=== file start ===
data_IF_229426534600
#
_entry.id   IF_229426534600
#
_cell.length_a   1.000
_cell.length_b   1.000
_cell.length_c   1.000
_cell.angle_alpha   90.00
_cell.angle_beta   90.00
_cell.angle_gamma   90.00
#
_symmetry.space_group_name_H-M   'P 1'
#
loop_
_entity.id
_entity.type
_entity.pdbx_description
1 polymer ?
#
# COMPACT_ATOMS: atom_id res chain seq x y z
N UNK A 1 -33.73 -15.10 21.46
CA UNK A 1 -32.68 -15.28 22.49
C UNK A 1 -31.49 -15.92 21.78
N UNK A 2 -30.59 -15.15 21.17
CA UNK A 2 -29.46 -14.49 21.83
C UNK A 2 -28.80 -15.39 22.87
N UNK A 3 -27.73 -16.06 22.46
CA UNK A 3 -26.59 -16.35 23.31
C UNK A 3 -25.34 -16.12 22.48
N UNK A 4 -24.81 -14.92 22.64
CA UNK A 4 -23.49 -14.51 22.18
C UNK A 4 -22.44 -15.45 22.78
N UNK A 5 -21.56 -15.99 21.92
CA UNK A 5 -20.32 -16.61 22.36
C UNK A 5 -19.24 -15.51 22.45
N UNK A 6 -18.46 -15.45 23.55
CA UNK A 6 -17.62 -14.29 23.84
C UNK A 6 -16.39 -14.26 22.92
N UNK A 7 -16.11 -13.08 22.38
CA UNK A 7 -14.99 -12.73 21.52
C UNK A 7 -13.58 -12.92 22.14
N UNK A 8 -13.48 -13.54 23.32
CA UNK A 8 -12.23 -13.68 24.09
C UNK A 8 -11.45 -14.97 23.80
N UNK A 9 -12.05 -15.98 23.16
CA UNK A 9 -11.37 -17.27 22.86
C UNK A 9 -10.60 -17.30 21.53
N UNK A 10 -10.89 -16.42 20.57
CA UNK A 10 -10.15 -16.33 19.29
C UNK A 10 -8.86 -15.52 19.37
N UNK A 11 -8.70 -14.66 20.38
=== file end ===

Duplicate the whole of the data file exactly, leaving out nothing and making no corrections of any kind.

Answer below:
data_IF_229426534600
#
_entry.id   IF_229426534600
#
_cell.length_a   1.000
_cell.length_b   1.000
_cell.length_c   1.000
_cell.angle_alpha   90.00
_cell.angle_beta   90.00
_cell.angle_gamma   90.00
#
_symmetry.space_group_name_H-M   'P 1'
#
loop_
_entity.id
_entity.type
_entity.pdbx_description
1 polymer ?
#
# COMPACT_ATOMS: atom_id res chain seq x y z
N UNK A 1 -33.73 -15.10 21.46
CA UNK A 1 -32.68 -15.28 22.49
C UNK A 1 -31.49 -15.92 21.78
N UNK A 2 -30.59 -15.15 21.17
CA UNK A 2 -29.46 -14.49 21.83
C UNK A 2 -28.80 -15.39 22.87
N UNK A 3 -27.73 -16.06 22.46
CA UNK A 3 -26.59 -16.35 23.31
C UNK A 3 -25.34 -16.12 22.48
N UNK A 4 -24.81 -14.92 22.64
CA UNK A 4 -23.49 -14.51 22.18
C UNK A 4 -22.44 -15.45 22.78
N UNK A 5 -21.56 -15.99 21.92
CA UNK A 5 -20.32 -16.61 22.36
C UNK A 5 -19.24 -15.51 22.45
N UNK A 6 -18.46 -15.45 23.55
CA UNK A 6 -17.62 -14.29 23.84
C UNK A 6 -16.39 -14.26 22.92
N UNK A 7 -16.11 -13.08 22.38
CA UNK A 7 -14.99 -12.73 21.52
C UNK A 7 -13.58 -12.92 22.14
N UNK A 8 -13.48 -13.54 23.32
CA UNK A 8 -12.23 -13.68 24.09
C UNK A 8 -11.45 -14.97 23.80
N UNK A 9 -12.05 -15.98 23.16
CA UNK A 9 -11.37 -17.27 22.86
C UNK A 9 -10.60 -17.30 21.53
N UNK A 10 -10.89 -16.42 20.57
CA UNK A 10 -10.15 -16.33 19.29
C UNK A 10 -8.86 -15.52 19.37
N UNK A 11 -8.70 -14.66 20.38